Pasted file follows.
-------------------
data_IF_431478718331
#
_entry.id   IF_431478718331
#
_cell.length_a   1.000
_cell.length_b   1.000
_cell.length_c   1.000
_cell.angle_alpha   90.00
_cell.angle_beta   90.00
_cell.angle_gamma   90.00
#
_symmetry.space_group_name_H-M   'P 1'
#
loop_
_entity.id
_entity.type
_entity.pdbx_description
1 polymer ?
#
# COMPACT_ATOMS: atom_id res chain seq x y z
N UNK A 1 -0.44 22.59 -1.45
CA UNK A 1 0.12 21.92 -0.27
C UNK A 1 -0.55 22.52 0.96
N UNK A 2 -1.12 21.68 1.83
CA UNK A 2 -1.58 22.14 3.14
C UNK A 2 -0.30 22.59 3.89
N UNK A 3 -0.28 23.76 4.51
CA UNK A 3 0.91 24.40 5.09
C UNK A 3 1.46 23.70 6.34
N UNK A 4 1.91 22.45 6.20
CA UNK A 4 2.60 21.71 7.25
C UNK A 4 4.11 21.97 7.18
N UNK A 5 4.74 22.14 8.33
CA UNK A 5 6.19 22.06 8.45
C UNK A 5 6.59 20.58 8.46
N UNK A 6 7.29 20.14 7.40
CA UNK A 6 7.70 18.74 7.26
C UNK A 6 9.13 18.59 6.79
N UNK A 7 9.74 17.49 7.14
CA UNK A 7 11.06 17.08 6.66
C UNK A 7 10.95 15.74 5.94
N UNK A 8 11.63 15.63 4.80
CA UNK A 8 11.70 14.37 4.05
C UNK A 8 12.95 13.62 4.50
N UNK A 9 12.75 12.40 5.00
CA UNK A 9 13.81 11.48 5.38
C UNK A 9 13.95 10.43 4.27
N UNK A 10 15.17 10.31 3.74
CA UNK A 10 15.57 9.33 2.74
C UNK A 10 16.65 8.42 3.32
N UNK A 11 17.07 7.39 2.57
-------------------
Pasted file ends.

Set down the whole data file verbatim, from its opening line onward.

data_IF_431478718331
#
_entry.id   IF_431478718331
#
_cell.length_a   1.000
_cell.length_b   1.000
_cell.length_c   1.000
_cell.angle_alpha   90.00
_cell.angle_beta   90.00
_cell.angle_gamma   90.00
#
_symmetry.space_group_name_H-M   'P 1'
#
loop_
_entity.id
_entity.type
_entity.pdbx_description
1 polymer ?
#
# COMPACT_ATOMS: atom_id res chain seq x y z
N UNK A 1 -0.44 22.59 -1.45
CA UNK A 1 0.12 21.92 -0.27
C UNK A 1 -0.55 22.52 0.96
N UNK A 2 -1.12 21.68 1.83
CA UNK A 2 -1.58 22.14 3.14
C UNK A 2 -0.30 22.59 3.89
N UNK A 3 -0.28 23.76 4.51
CA UNK A 3 0.91 24.40 5.09
C UNK A 3 1.46 23.70 6.34
N UNK A 4 1.91 22.45 6.20
CA UNK A 4 2.60 21.71 7.25
C UNK A 4 4.11 21.97 7.18
N UNK A 5 4.74 22.14 8.33
CA UNK A 5 6.19 22.06 8.45
C UNK A 5 6.59 20.58 8.46
N UNK A 6 7.29 20.14 7.40
CA UNK A 6 7.70 18.74 7.26
C UNK A 6 9.13 18.59 6.79
N UNK A 7 9.74 17.49 7.14
CA UNK A 7 11.06 17.08 6.66
C UNK A 7 10.95 15.74 5.94
N UNK A 8 11.63 15.63 4.80
CA UNK A 8 11.70 14.37 4.05
C UNK A 8 12.95 13.62 4.50
N UNK A 9 12.75 12.40 5.00
CA UNK A 9 13.81 11.48 5.38
C UNK A 9 13.95 10.43 4.27
N UNK A 10 15.17 10.31 3.74
CA UNK A 10 15.57 9.33 2.74
C UNK A 10 16.65 8.42 3.32
N UNK A 11 17.07 7.39 2.57